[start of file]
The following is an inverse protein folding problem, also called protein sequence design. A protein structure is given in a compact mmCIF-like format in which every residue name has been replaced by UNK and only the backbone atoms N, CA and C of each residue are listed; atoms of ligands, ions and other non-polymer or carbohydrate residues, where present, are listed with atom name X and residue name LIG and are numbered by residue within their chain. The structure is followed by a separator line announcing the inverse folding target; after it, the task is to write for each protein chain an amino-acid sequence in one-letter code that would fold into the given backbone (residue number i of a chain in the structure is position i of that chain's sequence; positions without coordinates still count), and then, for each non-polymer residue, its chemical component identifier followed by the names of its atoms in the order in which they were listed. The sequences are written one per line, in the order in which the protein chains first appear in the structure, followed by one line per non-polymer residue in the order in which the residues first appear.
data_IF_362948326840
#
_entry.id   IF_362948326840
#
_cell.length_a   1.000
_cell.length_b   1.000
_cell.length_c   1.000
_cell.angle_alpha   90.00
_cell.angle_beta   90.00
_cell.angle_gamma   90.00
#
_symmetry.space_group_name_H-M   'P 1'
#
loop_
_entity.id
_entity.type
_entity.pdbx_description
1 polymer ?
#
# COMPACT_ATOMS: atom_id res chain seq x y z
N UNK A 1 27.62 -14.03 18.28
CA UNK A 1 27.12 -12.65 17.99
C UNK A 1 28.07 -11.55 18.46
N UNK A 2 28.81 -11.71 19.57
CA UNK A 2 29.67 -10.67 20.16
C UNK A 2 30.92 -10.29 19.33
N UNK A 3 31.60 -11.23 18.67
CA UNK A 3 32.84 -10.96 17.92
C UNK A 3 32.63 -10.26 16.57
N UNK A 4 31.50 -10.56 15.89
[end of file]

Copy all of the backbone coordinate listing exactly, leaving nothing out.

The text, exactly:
The following is an inverse protein folding problem, also called protein sequence design. A protein structure is given in a compact mmCIF-like format in which every residue name has been replaced by UNK and only the backbone atoms N, CA and C of each residue are listed; atoms of ligands, ions and other non-polymer or carbohydrate residues, where present, are listed with atom name X and residue name LIG and are numbered by residue within their chain. The structure is followed by a separator line announcing the inverse folding target; after it, the task is to write for each protein chain an amino-acid sequence in one-letter code that would fold into the given backbone (residue number i of a chain in the structure is position i of that chain's sequence; positions without coordinates still count), and then, for each non-polymer residue, its chemical component identifier followed by the names of its atoms in the order in which they were listed. The sequences are written one per line, in the order in which the protein chains first appear in the structure, followed by one line per non-polymer residue in the order in which the residues first appear.
data_IF_362948326840
#
_entry.id   IF_362948326840
#
_cell.length_a   1.000
_cell.length_b   1.000
_cell.length_c   1.000
_cell.angle_alpha   90.00
_cell.angle_beta   90.00
_cell.angle_gamma   90.00
#
_symmetry.space_group_name_H-M   'P 1'
#
loop_
_entity.id
_entity.type
_entity.pdbx_description
1 polymer ?
#
# COMPACT_ATOMS: atom_id res chain seq x y z
N UNK A 1 27.62 -14.03 18.28
CA UNK A 1 27.12 -12.65 17.99
C UNK A 1 28.07 -11.55 18.46
N UNK A 2 28.81 -11.71 19.57
CA UNK A 2 29.67 -10.67 20.16
C UNK A 2 30.92 -10.29 19.33
N UNK A 3 31.60 -11.23 18.67
CA UNK A 3 32.84 -10.96 17.92
C UNK A 3 32.63 -10.26 16.57
N UNK A 4 31.50 -10.56 15.89